Winter is peak whale-watching season as southern humpbacks migrate to and from Antarctica, stopping to spend time in the warm, clear waters of Moreton Bay. Wildlife lovers should take a whale watching cruise from Redcliffe jetty to see these curious gentle giants fluke, spyhop and tail slap, often just metres from the boat.

The cultural offerings

Brisbane lures many international artists who come to exhibit or perform, or to collaborate with local talent.

The city is also unusual in having a dedicated cultural precinct at Southbank; home to Queensland Performing Arts Centre, Queensland Gallery of Modern Art, Queensland Art Gallery, The Queensland Museum and The Conservatorium. Then there is the plethora of galleries, street art and music venues to fill any gaps in your dance-card.

Check out the envelope-pushing art, comedy, music and theatre (many of which are free) in one of the intimate spaces at The Powerhouse, a raffish, graffitied, ex-power station-turned-arts-venue.

Or take a free tour of Brisbane’s creative jewel-in-the-crown-Gallery of Modern Art. With more than 17,000 pieces, it’s one of Australia’s best, renowned particularly for its contemporary Pacific collection. There’s always something quirky, left of centre or exclusive at the Museum of Brisbane too. It’s housed in Brisbane’s City Hall (Australia’s only ‘city’ hall).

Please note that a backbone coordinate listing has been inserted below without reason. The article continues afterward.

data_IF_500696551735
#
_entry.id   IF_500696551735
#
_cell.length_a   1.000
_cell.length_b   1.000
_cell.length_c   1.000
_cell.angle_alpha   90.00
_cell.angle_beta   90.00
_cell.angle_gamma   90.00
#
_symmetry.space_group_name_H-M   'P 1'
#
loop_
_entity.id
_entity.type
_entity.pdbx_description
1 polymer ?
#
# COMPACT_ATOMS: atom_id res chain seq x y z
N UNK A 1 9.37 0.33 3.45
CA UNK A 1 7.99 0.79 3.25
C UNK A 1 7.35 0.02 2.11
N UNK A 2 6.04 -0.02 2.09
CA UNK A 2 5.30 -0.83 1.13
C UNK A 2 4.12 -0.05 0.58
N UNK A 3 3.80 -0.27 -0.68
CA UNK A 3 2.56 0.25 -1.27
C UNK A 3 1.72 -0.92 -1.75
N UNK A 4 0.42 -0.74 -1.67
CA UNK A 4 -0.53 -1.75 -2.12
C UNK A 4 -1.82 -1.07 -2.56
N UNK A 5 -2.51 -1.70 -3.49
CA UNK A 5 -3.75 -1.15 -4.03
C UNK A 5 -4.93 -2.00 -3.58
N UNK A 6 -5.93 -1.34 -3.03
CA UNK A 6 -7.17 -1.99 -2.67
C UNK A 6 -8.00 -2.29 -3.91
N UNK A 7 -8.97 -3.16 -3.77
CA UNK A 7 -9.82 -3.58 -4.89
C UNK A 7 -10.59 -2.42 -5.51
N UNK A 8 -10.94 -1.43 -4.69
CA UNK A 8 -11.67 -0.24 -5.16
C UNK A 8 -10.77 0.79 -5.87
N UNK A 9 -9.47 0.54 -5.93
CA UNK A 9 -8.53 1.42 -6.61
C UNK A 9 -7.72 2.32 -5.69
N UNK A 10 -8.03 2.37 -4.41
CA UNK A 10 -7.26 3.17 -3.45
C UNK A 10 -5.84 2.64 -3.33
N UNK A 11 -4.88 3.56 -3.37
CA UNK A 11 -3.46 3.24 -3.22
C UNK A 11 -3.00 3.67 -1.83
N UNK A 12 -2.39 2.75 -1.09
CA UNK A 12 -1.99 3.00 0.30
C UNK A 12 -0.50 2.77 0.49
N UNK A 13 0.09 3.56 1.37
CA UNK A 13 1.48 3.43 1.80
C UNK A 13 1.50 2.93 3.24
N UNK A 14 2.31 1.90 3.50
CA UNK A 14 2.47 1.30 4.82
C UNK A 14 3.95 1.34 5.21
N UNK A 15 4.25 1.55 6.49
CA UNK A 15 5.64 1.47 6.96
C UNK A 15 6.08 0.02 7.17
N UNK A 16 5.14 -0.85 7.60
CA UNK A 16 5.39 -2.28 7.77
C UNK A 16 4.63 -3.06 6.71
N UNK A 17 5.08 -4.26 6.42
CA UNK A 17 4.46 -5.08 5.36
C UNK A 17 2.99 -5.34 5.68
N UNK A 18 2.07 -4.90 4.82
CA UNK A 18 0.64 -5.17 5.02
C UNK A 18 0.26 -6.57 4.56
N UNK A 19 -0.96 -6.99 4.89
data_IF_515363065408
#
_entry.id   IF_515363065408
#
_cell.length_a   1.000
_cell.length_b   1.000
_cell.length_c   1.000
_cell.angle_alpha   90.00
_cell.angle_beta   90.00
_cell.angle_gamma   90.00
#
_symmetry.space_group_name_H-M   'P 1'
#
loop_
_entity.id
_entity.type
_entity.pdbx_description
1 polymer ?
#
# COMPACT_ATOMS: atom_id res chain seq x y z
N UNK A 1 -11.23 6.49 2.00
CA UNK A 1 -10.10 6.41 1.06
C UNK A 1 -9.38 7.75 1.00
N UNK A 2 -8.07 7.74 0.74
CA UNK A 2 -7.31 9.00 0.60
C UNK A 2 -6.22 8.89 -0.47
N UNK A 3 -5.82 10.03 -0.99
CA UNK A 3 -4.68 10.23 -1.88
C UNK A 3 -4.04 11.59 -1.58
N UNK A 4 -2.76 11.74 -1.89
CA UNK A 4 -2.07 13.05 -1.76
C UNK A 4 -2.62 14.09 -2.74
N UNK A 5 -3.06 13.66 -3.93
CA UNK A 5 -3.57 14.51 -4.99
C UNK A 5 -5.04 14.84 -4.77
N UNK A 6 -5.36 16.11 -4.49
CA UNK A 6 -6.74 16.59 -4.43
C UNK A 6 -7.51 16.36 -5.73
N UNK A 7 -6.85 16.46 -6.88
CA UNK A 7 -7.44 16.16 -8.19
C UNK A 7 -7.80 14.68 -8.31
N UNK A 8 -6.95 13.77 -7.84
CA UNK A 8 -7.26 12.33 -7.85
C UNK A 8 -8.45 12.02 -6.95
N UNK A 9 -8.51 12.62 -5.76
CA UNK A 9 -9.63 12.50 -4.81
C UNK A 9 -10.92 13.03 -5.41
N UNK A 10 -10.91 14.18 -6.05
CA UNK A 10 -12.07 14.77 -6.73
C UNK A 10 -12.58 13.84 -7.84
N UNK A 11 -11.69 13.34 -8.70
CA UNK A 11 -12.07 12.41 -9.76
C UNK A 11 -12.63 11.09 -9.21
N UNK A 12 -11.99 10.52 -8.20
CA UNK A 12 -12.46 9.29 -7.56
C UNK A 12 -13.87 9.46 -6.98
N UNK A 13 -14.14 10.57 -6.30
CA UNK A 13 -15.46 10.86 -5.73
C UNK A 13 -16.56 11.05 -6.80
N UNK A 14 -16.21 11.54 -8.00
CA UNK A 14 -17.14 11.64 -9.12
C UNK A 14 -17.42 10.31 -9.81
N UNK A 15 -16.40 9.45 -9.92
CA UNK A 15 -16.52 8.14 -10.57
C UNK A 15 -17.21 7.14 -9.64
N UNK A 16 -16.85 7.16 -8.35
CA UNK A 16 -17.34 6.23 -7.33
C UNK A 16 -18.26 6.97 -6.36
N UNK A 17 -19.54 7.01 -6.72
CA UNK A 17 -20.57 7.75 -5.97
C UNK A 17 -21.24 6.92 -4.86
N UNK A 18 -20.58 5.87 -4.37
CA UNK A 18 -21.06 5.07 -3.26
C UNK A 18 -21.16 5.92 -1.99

Not all Brisbane art resides within gallery walls though. It’s worth taking a guided walking tour to see some of the city’s noteworthy public art, including murals from the likes of Fintan Magee, Australia’s internationally renowned street artist, and the (somewhat controversial) public work of renowned Japanese artist Yayoi Kusama.

If ballet floats your boat, there’s an always impressive line-up of productions from Queensland Ballet under artistic director Li Cunxin, dancer, defector and author of Mao’s Last Dancer.

The food and drink scene

If there’s one area we unreservedly give permission to use “coming of age”, it’s here. Thanks to locals returning from overseas, an influx of inter-staters moving here for the lifestyle and a flurry of big investment, Brisbane’s dining and drinking scene is the best it’s ever been.